Both rules arise from Executive Order 14028, “Improving the Nation’s Cybersecurity,” issued by President Biden on May 12, 2021 (the “Cyber EO”). We have covered developments under this Executive Order as part of a series of monthly posts. The first blog summarized the Cyber EO’s key provisions and timelines, and subsequent blogs described the actions taken by various government agencies to implement the Cyber EO from June 2021 through September 2023. This blog describes key requirements imposed by the proposed “Cyber Threat and Incident Reporting and Information Sharing” rule.Continue Reading FAR Cyber Threat and Incident Reporting and Information Sharing Rule

Following our recent overview of topics to watch in the National Defense Authorization Act (“NDAA”) for Fiscal Year (“FY”) 2024, available here, we continue our coverage with a “deep dive” into NDAA provisions related to cybersecurity and software security in each of the Senate and House bills.  For the past three years, the NDAA has dedicated a separate Title to cyber and cybersecurity, reflecting the increased importance of these issues in Department of Defense (“DoD”) operations.  As expected, both the Senate and House versions of the NDAA bill continue this tradition.  Many of the cyberspace related provisions in both chambers’ bills would have direct or indirect impacts on DoD contractors and other members of the Defense Industrial Base (“DIB”).  We summarize below the cyber-related provisions that are most likely to impact the DIB. Continue Reading Key Cyber Security and Software Security Provisions of the House and Senate Versions of the Fiscal Year (FY) 2024 National Defense Authorization Act (NDAA)

Domestic sourcing requirements are not new, but the Government is always developing new tools for increasing the sourcing of goods from the U.S. and allied countries.  Both sides of the political aisle have marched to a drumbeat of increased domestic sourcing for the past several years.  Most recently, the Biden Administration implemented Executive Order 14005 to “maximize” the U.S. Government’s purchase of goods and services produced in the United States and Executive Order 14104 to increase domestic manufacturing and commercialization in certain research and development supported by federal funding.  The ongoing bi-partisan support for bolstering domestic sourcing is illustrated no better than through this year’s NDAA, which focuses on expanding the domestic supply chain for materials and supplies critical to the U.S. military, encouraging the purchase of domestic end items, and providing more opportunities for the Department of Defense (“DoD”) to engage with and purchase from domestic businesses.Continue Reading Key Domestic Sourcing Provisions of the House and Senate Versions of the Fiscal Year (FY) 2024 National Defense Authorization Act (NDAA)

Following our recent overview of key topics to watch in the National Defense Authorization Act (“NDAA”) for Fiscal Year (“FY”) 2024, available here, we continue our coverage with a “deep dive” into NDAA provisions related to the People’s Republic of China (“China” or “PRC”) in each of the House and Senate bills.  DoD’s focus on strengthening U.S. deterrence and competitive positioning vis-à-vis China features prominently in the 2022 National Defense Strategy (“NDS”) and in recent national security discourse.  This focus is shared by the Select Committee on Strategic Competition Between the United States and the Chinese Communist Party (“Select Committee”), led by Chairman Mike Gallagher (R-WI) and Ranking Member Raja Krishnamoorthi (D-IL).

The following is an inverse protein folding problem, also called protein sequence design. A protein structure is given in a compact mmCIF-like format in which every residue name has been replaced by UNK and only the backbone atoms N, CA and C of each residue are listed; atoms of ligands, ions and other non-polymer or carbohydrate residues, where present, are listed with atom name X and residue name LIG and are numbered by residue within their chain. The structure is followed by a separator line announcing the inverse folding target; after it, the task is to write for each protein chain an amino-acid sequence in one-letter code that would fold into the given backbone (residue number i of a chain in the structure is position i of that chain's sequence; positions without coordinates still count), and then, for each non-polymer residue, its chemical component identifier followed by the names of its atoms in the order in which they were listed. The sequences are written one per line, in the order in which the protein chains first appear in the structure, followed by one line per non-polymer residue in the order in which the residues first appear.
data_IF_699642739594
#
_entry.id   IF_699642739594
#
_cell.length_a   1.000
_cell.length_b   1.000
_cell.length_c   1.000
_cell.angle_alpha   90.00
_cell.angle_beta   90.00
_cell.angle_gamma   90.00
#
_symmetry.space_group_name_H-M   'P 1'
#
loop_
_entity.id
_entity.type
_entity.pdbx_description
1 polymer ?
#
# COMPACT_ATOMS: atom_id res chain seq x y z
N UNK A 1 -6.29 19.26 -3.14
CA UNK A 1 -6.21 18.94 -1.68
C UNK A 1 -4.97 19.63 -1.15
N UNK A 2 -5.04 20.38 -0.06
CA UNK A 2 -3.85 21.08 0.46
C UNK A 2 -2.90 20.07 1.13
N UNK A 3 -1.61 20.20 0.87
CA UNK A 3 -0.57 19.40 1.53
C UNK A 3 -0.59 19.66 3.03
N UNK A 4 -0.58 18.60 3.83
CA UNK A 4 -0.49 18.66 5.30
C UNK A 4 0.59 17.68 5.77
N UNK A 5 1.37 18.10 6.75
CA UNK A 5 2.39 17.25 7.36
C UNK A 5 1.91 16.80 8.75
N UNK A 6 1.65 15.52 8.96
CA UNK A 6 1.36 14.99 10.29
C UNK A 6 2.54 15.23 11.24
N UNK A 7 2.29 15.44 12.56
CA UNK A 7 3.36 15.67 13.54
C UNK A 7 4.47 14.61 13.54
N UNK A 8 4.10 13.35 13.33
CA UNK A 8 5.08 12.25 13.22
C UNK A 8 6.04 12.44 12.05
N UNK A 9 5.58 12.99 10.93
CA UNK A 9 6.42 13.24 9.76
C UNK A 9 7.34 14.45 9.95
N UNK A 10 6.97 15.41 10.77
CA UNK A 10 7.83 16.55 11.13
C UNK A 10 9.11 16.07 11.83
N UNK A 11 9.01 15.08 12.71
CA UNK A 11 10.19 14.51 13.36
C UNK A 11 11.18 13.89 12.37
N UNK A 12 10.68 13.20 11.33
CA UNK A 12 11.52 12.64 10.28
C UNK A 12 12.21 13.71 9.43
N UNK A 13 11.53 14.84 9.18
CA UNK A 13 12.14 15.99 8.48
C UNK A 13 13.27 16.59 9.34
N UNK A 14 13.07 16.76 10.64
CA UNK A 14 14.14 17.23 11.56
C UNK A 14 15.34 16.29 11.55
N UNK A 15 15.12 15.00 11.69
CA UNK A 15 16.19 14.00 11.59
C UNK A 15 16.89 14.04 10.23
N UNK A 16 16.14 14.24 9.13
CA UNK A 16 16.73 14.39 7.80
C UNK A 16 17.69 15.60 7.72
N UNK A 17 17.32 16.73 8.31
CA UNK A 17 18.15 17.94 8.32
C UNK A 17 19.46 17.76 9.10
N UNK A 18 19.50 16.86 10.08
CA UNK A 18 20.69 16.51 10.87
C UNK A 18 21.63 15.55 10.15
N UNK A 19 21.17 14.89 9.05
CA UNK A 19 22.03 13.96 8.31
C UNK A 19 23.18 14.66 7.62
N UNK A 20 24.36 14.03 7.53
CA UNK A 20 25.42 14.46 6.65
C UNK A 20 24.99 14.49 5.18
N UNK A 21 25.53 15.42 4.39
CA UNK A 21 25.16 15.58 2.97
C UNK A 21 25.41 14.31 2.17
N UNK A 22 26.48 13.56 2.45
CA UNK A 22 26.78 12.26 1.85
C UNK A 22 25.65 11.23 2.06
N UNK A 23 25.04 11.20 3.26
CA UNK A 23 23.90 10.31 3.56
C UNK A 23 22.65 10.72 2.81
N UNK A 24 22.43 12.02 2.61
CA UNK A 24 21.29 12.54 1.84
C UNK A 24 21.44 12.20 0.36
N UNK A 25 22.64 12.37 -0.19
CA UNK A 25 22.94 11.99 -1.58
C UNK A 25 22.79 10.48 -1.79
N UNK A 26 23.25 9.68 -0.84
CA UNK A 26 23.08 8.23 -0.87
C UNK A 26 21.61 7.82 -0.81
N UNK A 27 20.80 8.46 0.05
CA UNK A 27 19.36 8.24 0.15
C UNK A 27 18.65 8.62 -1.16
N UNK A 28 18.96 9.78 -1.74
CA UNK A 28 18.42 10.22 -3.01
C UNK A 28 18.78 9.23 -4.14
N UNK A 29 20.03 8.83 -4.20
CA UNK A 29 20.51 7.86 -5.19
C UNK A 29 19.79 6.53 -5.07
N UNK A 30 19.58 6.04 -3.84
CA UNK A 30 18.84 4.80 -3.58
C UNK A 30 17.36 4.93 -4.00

It is no surprise, then, that House and Senate versions of the NDAA include hundreds of provisions—leveraging all elements of national power—intended to address what the NDS brands as China’s “pacing” challenge, including many grounded in Select Committee policy recommendations.  Because the NDAA is viewed as “must-pass” legislation, it has served in past years as a vehicle through which other bills not directly related to DoD are enacted in law.  In one respect, this year is no different—the Senate version of the NDAA incorporates both the Department of State and Intelligence 2024 Authorization bills, each of which includes provisions related to China. Continue Reading Not to Be Outpaced: NDAA Presents Measures Addressing China

It’s that time of year again: the House and Senate have each passed their respective version of the National Defense Authorization Act for FY 2024 (“NDAA”) (H.R. 2670, S. 2226).  The NDAA is a “must pass” set of policy programs and discretionary authorizations to fund Department of Defense (“DoD”) operations.  Lawmakers are currently undertaking the arduous process of reconciling these bills, while jockeying to include topics of importance in the final legislation.  The engrossed bills contain a number of significant provisions for defense contractors, technology providers, life science companies and commercial-item contractors – many of which we discuss briefly below and others that we will analyze in more depth in our NDAA series in the coming weeks.  Subscribe to our blog here so that you do not miss these updates.Continue Reading Key Topics to Watch as Congress Works to Fund Next Year’s DoD Budget